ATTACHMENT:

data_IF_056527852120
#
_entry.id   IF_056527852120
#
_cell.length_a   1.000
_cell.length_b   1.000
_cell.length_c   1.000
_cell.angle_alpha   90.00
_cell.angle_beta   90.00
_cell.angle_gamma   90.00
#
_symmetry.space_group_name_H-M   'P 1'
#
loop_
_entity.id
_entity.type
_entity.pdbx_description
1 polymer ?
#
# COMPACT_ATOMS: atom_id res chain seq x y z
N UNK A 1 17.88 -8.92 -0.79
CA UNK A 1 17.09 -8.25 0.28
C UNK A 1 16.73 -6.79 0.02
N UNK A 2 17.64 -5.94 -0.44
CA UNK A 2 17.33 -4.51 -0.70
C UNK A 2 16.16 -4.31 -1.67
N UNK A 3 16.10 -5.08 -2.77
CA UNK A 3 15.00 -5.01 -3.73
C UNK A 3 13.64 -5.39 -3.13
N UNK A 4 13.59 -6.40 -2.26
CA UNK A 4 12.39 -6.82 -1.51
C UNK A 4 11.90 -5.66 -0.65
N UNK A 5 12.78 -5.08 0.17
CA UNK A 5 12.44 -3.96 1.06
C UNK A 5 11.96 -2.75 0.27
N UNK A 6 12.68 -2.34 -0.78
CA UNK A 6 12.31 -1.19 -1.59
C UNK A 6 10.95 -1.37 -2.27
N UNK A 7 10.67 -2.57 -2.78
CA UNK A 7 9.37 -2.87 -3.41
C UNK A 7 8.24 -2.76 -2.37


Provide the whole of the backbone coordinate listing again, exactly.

data_IF_056527852120
#
_entry.id   IF_056527852120
#
_cell.length_a   1.000
_cell.length_b   1.000
_cell.length_c   1.000
_cell.angle_alpha   90.00
_cell.angle_beta   90.00
_cell.angle_gamma   90.00
#
_symmetry.space_group_name_H-M   'P 1'
#
loop_
_entity.id
_entity.type
_entity.pdbx_description
1 polymer ?
#
# COMPACT_ATOMS: atom_id res chain seq x y z
N UNK A 1 17.88 -8.92 -0.79
CA UNK A 1 17.09 -8.25 0.28
C UNK A 1 16.73 -6.79 0.02
N UNK A 2 17.64 -5.94 -0.44
CA UNK A 2 17.33 -4.51 -0.70
C UNK A 2 16.16 -4.31 -1.67
N UNK A 3 16.10 -5.08 -2.77
CA UNK A 3 15.00 -5.01 -3.73
C UNK A 3 13.64 -5.39 -3.13
N UNK A 4 13.59 -6.40 -2.26
CA UNK A 4 12.39 -6.82 -1.51
C UNK A 4 11.90 -5.66 -0.65
N UNK A 5 12.78 -5.08 0.17
CA UNK A 5 12.44 -3.96 1.06
C UNK A 5 11.96 -2.75 0.27
N UNK A 6 12.68 -2.34 -0.78
CA UNK A 6 12.31 -1.19 -1.59
C UNK A 6 10.95 -1.37 -2.27
N UNK A 7 10.67 -2.57 -2.78
CA UNK A 7 9.37 -2.87 -3.41
C UNK A 7 8.24 -2.76 -2.37